Aside from gigging success, the band’s main claim to fame, or at least notoriety, was playing a gig in a church when Rick the Vic, the Reverend Richard Mayes, was left in charge of a Southend Church. The errant vicar decided to get The Ripsnorters in to play a gig and havoc ensued. The tale got into the national press and became quite a scandal.
Drew explains their first meeting: “We met Rick in summer of 1977 because his motorbike broke down outside Lester’s house. He was trying to get to France for a short break. He spent several hours trying to fix the bike to no avail, so Lester went out and offered him a cup of tea - and then invited him to stay in his mother’s house.
"Rick looked like a biker and smoked marijuana - and it took some persuading for us to believe that he was a priest - a curate in Southend. He ended up staying at Lester’s and then at a friend’s house - where we were rehearsing - for a few days. He invited us to stay with him, never expecting that we would take up the offer. But Lester and I went to stay for a week at the end of August - and the rest of the band followed for a day or two, during which we played that gig.”
His brother Ashley remembers Lester even as a child being meticulous about everything he did. An early love of model building led to perfectly painted Airfix models all over his bedroom ceiling. His next passion of lepidoptery. He collected dozens of butterflies from the Kent countryside which were neatly arranged and labelled in a cabinet.
A snapshot from Lester's misspent amazingly industrious youth
He worked as an electrician for the short-life housing movement in London but never got formal qualifications. He had dozens of other skills too – he was a good carpenter and general builder as well as a photographer and video editor. He also worked as a photographer, cameraman, designer, director and editor. He ran music workshops for a kids charity in Haringey. Footage he filmed was used for the credit sequence for an early Mark Lamarr show, which paid the deposit on his first house in Manningtree, Essex.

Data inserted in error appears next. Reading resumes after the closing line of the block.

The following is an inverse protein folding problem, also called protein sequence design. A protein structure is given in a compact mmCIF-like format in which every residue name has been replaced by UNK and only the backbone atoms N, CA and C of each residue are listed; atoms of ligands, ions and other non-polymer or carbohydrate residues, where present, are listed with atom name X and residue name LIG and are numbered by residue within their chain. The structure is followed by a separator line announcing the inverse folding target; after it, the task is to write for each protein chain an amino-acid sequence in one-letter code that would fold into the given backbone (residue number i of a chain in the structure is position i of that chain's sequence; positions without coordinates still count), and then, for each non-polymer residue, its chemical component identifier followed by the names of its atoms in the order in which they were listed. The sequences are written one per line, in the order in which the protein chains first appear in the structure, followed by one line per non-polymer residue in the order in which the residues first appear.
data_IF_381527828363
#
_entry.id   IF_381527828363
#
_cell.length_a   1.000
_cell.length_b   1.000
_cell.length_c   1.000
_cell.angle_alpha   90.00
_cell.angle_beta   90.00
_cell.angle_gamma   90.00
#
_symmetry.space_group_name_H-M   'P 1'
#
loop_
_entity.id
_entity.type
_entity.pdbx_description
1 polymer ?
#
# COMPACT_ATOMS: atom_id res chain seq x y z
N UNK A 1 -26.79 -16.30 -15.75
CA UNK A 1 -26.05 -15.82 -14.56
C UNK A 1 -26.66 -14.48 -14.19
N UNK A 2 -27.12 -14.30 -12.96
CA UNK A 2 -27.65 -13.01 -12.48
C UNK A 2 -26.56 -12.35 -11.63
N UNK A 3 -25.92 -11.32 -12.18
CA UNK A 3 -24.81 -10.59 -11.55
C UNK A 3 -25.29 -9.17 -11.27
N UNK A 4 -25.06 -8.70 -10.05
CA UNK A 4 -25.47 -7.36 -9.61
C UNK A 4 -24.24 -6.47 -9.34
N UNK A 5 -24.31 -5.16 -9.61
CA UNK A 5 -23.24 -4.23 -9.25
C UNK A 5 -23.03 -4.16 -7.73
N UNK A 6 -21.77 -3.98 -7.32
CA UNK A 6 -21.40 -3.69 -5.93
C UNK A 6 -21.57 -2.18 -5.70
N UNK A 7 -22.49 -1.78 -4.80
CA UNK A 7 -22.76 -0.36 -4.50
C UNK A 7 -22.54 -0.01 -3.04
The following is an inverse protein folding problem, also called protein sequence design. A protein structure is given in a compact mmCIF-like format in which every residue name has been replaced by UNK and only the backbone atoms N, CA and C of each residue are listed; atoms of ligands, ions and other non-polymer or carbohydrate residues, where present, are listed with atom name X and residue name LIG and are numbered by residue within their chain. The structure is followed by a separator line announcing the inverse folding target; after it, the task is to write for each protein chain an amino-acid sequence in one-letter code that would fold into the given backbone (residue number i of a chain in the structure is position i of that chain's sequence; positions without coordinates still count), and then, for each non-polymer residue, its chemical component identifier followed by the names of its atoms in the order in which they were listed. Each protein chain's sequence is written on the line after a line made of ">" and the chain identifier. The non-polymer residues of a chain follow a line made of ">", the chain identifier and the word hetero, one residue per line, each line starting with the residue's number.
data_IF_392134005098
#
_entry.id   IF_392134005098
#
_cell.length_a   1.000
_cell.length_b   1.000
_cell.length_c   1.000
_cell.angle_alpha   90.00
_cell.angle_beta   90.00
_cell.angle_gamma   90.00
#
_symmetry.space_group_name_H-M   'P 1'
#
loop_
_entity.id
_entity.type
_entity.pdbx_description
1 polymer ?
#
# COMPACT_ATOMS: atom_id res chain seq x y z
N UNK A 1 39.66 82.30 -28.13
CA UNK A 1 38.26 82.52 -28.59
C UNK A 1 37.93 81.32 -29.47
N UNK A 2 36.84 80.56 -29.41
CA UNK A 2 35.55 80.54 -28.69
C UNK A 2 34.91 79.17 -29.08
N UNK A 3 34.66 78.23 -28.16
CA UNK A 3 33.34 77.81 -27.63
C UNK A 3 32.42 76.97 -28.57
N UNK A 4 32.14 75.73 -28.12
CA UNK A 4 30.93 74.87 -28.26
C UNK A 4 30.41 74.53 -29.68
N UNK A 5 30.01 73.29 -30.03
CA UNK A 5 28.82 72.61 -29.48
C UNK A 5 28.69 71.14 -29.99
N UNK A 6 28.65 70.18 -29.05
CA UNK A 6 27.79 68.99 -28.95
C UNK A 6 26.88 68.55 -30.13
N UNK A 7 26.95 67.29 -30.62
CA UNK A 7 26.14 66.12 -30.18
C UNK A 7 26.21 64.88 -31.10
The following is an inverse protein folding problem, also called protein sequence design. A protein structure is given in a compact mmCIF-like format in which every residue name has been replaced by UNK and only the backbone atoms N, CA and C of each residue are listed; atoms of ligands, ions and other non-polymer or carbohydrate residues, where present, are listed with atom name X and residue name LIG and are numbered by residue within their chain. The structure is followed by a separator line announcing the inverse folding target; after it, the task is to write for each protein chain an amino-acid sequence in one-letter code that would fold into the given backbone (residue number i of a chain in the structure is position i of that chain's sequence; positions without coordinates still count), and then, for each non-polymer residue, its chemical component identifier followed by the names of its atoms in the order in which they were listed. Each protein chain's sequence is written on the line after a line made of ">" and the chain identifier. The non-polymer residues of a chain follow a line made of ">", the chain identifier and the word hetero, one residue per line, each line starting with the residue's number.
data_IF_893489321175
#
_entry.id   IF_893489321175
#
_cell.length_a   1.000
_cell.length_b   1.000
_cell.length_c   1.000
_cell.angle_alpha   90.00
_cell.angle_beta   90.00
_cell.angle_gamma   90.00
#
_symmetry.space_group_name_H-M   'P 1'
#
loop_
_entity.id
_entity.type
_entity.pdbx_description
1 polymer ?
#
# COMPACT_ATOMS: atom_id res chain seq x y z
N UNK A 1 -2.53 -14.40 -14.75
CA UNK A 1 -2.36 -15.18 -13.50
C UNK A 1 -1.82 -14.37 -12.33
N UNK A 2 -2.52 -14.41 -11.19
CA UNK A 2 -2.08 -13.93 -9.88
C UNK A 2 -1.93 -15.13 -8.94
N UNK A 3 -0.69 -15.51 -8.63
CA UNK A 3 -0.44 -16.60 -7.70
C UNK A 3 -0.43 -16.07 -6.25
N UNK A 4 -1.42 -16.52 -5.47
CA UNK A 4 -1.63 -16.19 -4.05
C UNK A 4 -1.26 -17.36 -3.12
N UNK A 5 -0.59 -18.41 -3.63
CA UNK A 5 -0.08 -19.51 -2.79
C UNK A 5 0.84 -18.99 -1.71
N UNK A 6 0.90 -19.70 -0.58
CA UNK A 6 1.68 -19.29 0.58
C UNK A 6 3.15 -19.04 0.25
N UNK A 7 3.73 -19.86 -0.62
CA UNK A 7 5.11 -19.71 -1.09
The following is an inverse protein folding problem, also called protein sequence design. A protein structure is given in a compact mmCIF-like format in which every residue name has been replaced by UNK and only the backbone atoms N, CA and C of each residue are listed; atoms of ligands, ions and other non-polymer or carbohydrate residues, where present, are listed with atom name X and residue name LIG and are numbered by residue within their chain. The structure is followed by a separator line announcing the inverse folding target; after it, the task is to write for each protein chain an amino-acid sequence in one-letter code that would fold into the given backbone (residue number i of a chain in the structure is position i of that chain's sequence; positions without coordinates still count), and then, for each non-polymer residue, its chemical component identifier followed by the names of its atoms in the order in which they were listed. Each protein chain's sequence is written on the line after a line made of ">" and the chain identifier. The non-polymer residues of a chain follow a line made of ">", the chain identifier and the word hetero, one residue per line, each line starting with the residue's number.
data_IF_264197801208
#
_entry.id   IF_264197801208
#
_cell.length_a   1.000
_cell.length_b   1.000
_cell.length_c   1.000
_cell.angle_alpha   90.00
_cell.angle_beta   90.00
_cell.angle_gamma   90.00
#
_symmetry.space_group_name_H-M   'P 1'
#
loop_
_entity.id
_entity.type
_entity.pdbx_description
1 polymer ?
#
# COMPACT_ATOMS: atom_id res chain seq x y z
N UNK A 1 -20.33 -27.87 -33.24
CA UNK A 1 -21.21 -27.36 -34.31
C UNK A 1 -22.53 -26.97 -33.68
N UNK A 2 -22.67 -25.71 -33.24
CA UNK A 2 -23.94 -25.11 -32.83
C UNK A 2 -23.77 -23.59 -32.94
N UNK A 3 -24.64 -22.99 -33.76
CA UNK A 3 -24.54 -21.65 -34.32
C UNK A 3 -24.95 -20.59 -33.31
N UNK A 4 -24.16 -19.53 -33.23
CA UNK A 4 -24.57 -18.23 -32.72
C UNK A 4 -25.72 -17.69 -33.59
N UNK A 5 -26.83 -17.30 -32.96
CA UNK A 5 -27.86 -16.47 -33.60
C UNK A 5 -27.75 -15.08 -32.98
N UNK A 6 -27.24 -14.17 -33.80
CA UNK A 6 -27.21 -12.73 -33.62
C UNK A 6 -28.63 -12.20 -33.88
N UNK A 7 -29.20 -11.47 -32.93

He also directed pieces for comedian John Hegley in the early days of Cable London – for its short-lived community TV station. Lester had a love of language as it was spoken and used; he spoke Spanish and Portuguese fluently but always in his own way. He joined a Spanish class by chance when some friends were planning a trip to Mexico; they ended up dropping the class but Lester persevered. He got an O level, followed by an A level which led to the course at King’s College London.
Adventures in language
Lucy Phillips, a friend from King's, where they both read Hispanic Studies in the 1990s, said: “Lester put some people’s noses out of joint because he was highly intelligent and completely unpretentious. He was great at translating because he focused on how language was really used. We were a small and slightly odd group of students. There were about 20 or 30 of us, about half were mature students, one guy was in his 70s, some were native Spanish speakers and one was an ex-ambassador’s wife. So Lester really stood out and put the backs up of the more conventional students. His use of words and language was amazing.
"We used to drink around Aldwych and the Strand, where King’s is, and in the Archway Tavern when Lester was living in Kentish Town. He was bright and funny but could be spiky too – I’m sure we fell out a few times over minor issues – he would not bend. I think it was only him and me that got Firsts that year. We also worked together translating an Argentinian play and were involved in the very first UK performance of a Lorca play – The Public.
"Lester did photography for the poster. He had all these skills, I don’t know where he learnt them all. He knew about photography in the days before digital but also video editing – I did the voice-over for this film about the Devil’s Railway. We recorded it in a house in Brixton with planes going overhead and me mangling the Portuguese place names.”
The Devil’s Railway was an ill-fated nineteenth century project to build a railway to transport Bolivian rubber to the Atlantic coast. After several abandoned attempts which cost millions of dollars and thousands of lives it opened in 1912, just as the rubber boom collapsed. Lester chose to research the subject for his dissertation. "